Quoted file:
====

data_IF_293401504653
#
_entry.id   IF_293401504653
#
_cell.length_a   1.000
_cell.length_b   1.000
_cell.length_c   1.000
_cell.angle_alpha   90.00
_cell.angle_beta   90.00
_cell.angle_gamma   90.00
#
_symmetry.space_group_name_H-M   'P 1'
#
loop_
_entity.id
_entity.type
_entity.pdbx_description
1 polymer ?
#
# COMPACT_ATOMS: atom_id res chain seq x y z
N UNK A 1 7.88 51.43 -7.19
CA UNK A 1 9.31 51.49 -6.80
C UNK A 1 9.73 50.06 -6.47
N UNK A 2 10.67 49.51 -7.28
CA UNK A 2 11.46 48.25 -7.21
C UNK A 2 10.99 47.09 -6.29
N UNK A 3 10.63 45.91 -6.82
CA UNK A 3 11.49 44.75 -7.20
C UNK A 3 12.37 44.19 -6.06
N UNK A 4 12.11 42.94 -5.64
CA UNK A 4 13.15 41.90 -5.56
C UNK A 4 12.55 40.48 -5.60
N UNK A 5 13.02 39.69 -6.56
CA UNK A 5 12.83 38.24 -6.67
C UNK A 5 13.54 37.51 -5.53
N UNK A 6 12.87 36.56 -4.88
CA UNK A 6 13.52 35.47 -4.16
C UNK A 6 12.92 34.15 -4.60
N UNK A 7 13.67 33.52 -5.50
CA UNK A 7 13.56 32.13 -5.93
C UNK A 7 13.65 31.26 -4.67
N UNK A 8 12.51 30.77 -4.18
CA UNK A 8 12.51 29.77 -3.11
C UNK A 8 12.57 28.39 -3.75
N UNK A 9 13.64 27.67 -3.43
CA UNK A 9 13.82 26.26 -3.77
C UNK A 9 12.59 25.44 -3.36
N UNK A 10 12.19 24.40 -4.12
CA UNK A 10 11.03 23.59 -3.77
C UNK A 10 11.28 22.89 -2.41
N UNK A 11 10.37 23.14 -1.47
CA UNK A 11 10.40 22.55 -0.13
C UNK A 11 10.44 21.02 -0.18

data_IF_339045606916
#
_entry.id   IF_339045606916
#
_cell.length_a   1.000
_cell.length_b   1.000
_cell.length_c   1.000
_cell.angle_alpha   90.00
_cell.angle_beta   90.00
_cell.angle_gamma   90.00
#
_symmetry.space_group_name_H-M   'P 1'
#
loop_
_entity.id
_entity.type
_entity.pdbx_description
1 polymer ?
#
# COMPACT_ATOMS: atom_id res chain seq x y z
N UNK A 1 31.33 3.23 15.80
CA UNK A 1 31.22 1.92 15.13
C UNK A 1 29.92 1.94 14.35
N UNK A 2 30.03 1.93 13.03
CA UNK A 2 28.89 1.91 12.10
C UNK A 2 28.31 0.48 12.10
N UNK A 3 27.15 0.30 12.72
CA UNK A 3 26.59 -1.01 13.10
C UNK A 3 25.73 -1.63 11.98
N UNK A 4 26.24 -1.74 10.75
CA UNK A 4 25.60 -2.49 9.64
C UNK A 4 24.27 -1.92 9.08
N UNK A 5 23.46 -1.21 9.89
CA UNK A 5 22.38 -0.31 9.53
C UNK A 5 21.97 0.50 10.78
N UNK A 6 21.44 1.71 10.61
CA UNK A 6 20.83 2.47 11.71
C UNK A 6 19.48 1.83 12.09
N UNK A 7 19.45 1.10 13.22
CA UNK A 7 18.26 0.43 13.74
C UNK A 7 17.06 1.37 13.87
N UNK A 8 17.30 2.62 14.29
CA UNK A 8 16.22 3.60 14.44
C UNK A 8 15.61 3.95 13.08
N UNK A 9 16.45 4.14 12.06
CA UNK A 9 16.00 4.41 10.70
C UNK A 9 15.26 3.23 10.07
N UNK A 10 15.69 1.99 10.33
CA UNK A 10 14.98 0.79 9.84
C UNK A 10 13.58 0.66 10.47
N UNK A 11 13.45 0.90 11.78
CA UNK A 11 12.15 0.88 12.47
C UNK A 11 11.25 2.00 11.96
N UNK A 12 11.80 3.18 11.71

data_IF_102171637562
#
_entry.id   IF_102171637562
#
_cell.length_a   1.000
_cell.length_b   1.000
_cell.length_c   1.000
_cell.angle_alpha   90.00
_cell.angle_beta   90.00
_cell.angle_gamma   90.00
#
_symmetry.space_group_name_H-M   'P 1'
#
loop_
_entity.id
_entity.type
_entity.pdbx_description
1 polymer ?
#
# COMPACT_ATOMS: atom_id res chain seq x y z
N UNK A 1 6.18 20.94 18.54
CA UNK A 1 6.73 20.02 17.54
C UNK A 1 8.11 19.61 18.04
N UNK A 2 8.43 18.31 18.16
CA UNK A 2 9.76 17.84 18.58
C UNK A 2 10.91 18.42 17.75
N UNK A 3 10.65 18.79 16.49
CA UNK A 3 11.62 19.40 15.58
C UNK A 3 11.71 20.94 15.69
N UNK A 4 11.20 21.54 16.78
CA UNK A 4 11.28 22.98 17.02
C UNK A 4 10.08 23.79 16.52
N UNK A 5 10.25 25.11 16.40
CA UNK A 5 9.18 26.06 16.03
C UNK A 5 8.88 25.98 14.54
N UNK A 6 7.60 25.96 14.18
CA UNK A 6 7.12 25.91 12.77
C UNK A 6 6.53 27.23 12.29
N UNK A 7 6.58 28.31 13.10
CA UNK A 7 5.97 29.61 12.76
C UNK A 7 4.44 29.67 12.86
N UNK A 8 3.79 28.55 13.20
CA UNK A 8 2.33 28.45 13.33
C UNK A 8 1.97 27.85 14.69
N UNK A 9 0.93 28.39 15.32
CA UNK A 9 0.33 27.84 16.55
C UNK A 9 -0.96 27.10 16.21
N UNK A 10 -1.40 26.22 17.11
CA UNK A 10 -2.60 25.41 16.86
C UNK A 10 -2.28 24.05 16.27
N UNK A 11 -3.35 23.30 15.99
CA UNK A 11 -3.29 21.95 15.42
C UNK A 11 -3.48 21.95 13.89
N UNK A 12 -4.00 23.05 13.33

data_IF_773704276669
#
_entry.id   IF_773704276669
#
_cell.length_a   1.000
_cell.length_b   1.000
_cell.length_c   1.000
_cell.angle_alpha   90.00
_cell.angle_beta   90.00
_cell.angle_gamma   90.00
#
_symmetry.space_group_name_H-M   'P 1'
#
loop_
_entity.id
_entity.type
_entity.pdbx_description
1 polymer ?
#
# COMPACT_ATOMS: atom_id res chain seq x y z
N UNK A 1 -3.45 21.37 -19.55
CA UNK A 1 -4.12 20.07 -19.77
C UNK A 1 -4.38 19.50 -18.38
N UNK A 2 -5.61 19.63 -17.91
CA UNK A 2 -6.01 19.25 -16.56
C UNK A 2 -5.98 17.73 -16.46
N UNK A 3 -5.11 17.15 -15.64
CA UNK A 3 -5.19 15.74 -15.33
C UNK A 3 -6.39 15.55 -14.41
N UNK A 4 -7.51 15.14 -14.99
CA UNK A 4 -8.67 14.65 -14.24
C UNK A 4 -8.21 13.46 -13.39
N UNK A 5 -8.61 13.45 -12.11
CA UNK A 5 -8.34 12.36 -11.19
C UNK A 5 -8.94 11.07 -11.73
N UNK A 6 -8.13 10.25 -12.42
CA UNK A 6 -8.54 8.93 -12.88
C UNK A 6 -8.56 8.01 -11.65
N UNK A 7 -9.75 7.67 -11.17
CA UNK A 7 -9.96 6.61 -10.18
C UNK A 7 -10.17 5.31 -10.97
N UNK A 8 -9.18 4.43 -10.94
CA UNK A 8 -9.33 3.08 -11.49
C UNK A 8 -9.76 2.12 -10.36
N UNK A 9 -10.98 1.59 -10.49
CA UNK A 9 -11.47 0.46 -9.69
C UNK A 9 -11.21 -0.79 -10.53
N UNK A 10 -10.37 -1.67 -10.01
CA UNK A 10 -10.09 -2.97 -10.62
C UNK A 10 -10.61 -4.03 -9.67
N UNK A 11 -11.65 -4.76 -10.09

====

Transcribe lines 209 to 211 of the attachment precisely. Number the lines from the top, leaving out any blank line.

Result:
N UNK A 10 -10.37 -1.67 -10.01
CA UNK A 10 -10.09 -2.97 -10.62
C UNK A 10 -10.61 -4.03 -9.67